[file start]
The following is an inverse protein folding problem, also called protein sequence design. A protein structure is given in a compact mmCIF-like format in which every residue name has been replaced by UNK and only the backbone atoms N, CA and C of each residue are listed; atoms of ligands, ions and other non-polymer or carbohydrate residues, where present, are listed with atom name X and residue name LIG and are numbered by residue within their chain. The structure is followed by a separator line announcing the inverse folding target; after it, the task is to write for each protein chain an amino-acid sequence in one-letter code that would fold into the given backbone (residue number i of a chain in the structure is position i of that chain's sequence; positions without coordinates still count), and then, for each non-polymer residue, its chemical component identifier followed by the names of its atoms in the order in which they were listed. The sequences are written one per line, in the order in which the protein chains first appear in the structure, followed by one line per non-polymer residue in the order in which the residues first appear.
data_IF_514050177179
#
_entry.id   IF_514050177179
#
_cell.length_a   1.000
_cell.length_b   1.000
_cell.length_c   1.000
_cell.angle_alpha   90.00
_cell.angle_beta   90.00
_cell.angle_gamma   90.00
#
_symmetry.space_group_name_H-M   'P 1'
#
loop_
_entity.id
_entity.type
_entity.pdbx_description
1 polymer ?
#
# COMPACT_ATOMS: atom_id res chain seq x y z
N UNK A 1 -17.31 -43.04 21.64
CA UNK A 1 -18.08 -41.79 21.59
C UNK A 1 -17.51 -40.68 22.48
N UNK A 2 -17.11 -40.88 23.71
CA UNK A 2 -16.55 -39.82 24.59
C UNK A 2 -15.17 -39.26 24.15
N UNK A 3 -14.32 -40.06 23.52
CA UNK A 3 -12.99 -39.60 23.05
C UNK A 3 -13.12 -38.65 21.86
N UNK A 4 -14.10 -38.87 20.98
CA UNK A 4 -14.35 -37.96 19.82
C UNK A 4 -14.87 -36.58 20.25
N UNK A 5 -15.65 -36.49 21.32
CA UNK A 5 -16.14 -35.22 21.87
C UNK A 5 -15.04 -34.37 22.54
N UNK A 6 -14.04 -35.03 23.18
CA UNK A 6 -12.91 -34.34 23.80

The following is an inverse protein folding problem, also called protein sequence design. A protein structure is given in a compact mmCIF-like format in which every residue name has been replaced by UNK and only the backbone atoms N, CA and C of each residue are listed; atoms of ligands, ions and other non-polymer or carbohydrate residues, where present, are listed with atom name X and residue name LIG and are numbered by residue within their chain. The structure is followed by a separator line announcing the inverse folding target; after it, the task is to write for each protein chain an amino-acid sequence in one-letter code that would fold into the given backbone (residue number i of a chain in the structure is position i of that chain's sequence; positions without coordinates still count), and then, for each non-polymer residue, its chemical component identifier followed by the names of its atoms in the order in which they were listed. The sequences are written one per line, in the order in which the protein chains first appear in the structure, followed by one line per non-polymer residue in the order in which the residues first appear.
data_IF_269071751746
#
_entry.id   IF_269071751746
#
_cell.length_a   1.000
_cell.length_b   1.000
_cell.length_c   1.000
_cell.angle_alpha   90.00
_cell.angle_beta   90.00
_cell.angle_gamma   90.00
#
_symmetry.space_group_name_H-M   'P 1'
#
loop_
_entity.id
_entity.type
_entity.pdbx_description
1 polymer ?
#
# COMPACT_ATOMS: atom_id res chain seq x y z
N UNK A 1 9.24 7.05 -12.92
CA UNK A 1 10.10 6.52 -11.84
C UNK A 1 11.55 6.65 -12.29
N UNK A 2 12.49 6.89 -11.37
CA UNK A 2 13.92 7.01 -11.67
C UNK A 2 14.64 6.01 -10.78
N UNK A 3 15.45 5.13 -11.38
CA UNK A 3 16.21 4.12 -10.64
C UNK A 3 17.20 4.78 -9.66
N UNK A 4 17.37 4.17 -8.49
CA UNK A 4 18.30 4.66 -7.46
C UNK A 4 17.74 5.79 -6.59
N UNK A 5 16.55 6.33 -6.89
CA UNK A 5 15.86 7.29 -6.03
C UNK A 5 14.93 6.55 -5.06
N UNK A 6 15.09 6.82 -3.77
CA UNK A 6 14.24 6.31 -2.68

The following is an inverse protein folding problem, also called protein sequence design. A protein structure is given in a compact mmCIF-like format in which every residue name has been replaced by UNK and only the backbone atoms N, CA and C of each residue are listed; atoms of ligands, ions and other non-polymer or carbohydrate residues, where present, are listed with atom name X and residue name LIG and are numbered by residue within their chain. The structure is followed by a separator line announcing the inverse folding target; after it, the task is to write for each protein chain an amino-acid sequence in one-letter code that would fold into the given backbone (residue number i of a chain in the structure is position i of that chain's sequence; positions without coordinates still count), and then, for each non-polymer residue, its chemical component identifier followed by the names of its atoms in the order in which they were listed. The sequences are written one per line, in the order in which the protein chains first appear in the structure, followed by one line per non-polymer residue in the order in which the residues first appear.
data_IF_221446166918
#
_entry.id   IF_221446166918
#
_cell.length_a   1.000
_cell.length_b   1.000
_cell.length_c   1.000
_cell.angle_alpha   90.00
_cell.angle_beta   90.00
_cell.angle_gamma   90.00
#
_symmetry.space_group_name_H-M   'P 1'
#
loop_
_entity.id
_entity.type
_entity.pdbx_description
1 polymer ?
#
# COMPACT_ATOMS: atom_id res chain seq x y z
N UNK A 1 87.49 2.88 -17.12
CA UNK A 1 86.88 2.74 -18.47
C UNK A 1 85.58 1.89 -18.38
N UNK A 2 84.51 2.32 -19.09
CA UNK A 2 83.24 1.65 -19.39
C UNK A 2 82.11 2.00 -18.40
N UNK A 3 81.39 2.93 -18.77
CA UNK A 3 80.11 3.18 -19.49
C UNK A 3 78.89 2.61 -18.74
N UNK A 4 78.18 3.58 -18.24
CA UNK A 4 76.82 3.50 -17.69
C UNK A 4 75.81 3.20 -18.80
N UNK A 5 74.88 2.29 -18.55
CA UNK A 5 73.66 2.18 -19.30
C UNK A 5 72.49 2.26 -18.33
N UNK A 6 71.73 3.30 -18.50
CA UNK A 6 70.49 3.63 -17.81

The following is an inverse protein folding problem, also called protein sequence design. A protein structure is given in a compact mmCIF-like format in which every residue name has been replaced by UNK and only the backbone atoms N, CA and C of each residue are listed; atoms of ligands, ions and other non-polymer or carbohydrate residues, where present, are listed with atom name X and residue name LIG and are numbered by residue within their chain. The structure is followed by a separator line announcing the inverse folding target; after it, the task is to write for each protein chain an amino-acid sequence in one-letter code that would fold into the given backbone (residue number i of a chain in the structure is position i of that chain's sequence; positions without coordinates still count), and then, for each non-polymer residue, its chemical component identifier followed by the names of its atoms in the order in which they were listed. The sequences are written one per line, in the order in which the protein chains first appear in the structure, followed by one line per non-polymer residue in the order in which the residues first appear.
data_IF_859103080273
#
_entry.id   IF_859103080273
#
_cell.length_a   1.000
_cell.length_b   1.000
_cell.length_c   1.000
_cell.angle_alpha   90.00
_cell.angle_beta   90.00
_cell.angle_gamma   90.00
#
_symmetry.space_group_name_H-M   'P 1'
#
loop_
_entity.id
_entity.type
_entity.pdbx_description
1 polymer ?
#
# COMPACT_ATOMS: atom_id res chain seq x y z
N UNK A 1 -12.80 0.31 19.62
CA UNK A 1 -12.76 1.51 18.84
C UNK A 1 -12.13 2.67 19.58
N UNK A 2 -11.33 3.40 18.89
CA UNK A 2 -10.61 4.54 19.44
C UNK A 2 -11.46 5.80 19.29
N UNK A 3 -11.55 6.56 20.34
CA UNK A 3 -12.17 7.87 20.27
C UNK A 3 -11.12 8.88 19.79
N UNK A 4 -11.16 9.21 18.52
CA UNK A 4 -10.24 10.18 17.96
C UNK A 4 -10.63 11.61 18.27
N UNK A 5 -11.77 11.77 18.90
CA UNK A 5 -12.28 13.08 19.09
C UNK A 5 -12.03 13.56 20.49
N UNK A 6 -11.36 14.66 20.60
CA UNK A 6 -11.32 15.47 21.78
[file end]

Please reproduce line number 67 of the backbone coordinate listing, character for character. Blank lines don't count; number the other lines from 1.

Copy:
CA UNK A 3 16.21 4.12 -10.64